“Birdie” comes fifth, slowing the album down considerably and burning very slowly.  Thematically, it’s one of the more abstract songs on the record, sarcastically indulging in idealistic escapism to a future society where everything went right for progressives – “Soon we’ll live in a global cultural devoid of gender or race”.  While the track does explode in a cathartic climax, I can’t help but feel that it disrupts the pacing the first four tracks establish.

And if it didn’t, the 13-minute, “10 verse chorus-less diatribe” (as FJM describes it within the song itself) “Leaving LA” brings the record to a screeching halt.  This track is truly free-form Tillman, erring his grievances not just on LA, but on the music industry, the entertainment industry, religion, family and fame.  This is undoubtedly the most polarizing song on the album, and the artist is fully aware, predicting the reaction from his fan-base of “manic virginal lust and college dudes”: “I used to like this guy / This new shit really makes me wanna die”.  Aside from Tillman’s voice, an acoustic guitar and an admittedly beautiful string section, the song doesn’t have much in the way of development or progression, and unless you’re eating up each and every line, or are entrenched in a truly deep listening session of the album, my official verdict is that the track takes more away form the album’s focus than it does to fill out its story.  It’s the most personal song here, but I think the details of Tillman’s personal life shine through enough in other places to render being beat over the head with his psyche for 13 minutes unnecessary.

Like on the followup “A Bigger Paper Bag”, which returns to Father John Misty’s oft-discussed penchant for drowning himself in drugs and alcohol despite his knowing better.  “When the God of Love Returns There’ll Be Hell to Pay” is back to large scale, conceptual songs, imagining what a god that created humanity would think of where we are now.  Led by piano and featuring ghostly choirs, I could have sworn the melody was from Disney’s Hercules, a testament to Tillman’s ability to outfit a thematic song with a proper tune.  “Smoochie” comes next, and despite some really sweet, country-tinged slide guitars, the song is a love ballad a la Honeybear but isn’t quite as pretty or as lyrically memorable.  I really don’t care for the titular sentiment, although I like the creepy vocal effect, which serves as the “personal demons” and “shadows inside me” that Tillman describes as being availed by his wife.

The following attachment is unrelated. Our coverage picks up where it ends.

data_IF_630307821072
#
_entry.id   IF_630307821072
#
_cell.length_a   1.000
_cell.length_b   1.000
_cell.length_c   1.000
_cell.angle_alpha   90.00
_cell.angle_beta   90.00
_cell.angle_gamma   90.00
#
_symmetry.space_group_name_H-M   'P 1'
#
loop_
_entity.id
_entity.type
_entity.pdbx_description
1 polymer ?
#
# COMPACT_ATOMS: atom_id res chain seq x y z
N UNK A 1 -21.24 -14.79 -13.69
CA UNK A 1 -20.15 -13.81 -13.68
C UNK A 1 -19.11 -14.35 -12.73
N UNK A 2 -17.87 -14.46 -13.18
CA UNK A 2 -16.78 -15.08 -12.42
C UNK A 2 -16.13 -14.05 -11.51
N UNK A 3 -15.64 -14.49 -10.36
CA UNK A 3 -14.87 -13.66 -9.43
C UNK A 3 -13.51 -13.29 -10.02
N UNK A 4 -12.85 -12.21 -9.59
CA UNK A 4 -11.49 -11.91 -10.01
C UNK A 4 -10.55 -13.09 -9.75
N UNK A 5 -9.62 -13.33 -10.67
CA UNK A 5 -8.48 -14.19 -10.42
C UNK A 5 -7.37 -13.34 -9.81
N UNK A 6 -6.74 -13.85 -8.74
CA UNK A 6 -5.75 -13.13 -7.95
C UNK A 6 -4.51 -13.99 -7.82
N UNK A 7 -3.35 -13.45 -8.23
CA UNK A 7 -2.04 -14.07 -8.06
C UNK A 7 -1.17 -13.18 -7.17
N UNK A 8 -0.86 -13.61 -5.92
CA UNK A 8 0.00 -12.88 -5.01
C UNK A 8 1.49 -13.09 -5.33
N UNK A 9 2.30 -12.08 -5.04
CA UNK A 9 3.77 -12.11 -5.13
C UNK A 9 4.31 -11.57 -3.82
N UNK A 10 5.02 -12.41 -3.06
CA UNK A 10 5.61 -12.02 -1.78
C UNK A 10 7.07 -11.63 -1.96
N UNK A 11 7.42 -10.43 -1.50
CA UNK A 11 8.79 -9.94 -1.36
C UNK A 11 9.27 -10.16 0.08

“Two Wildly Different Perspectives” is exactly the song you thought would be on the record, featuring the tired “one says this but the other says that, can’t we all just get along?” sentiment that’s so popular nowadays.  It’s fine, but not one of the more original or poignant points on the record.  “The Memo” on the other-hand, is one of the more original songs here, a conceptual track about the lack of authenticity within the focus-group tested world of big entertainment masking itself as art, taking shots at mainstream pop (“I’m gonna take five young dudes from white families / I’m gonna mount ’em on a billboard”), streaming services (“Do you usually listen to music like this? Can we recommend some similar artists?”) and social media (“Narcissus would have had a field day if he could have got online”).  The robotic, broken down bridge through which an Alexa-like voice crafts the perfect indie playlist gives way to a pleasant final verse much the way existential dread inevitably gives way to complacency and pleasure.

The penultimate “So I’m Growing Old on Magic Mountain” is a slow, 10 minute ballad that reminds me quite a bit of “Leaving LA”, further making me question the latter’s inclusion.  Tillman is predictably pondering fatality, and the song’s extended outro of strings and fuzz make for a symbolic death and solid ending to the story of the record.  “In Twenty Years or So” thus arrives as an after the credits, fourth wall-breaking conclusion on which Tillman admits to the fatal flaw in his whole argument – what does any of this observing, reflecting, pondering and complaining matter when taken in the context of our own insignificance relative to the vastness of time and space?  “But I look at you / As our second drinks arrive / The piano player’s playing “This Must Be the Place” and it’s a miracle to be alive” Tillman concludes, and after 70 minutes of being the smartest guy in the room, he proves once again to get the final laugh in the face of his own vanity.

The production throughout Pure Comedy is unsurprisingly gorgeous.  The strings, pianos, drums and guitars are all crisp and clean, the arrangements feel big but spacious, and the songs often swell to huge, dramatic moments without ever feeling claustrophobic.  It’s so consistently good that you kind of forget how high quality the performances and recordings truly are after just a few songs.

My one big issue with this record is in the songs themselves.  Compared to Honeybear and 2012’s Fear Fun, FJM really isn’t having much fun.  Aside from “Total Entertainment Forever”, nothing rollicks the way “I’m Writing a Novel” or “Ideal Husband” did, and nothing is as dancey and melodic as “The Night Josh Tillman Came to Our Apartment” or “Chateau Lobby #4“.  A friend of mine asked, sincerely, if the whole shtick with the album is that all the songs sound the same and have the same melody.  The record is slow and few songs lend themselves to singalongs.

That said, this album is clearly a showcase for Tillman’s lyricism and concepts, and although I don’t love 76 minutes of slow burning piano ballads, they are and always will be the vehicle that carries those aspects of Tillman’s music.  Despite the absence of singalongs and bangers, the album is still the most well-organized, most detailed and most critical look at contemporary society that’s come out this year, and if it feels like a disappointment, it’s only because the bar was set so high.  I don’t think Pure Comedy was the absolute slam dunk I thought it’d be, which is evidenced in the mixed reactions it’s received, but I still think it’s a tremendous triumph and deserves to be remembered as a landmark album from this decade.

Score: 11 / 13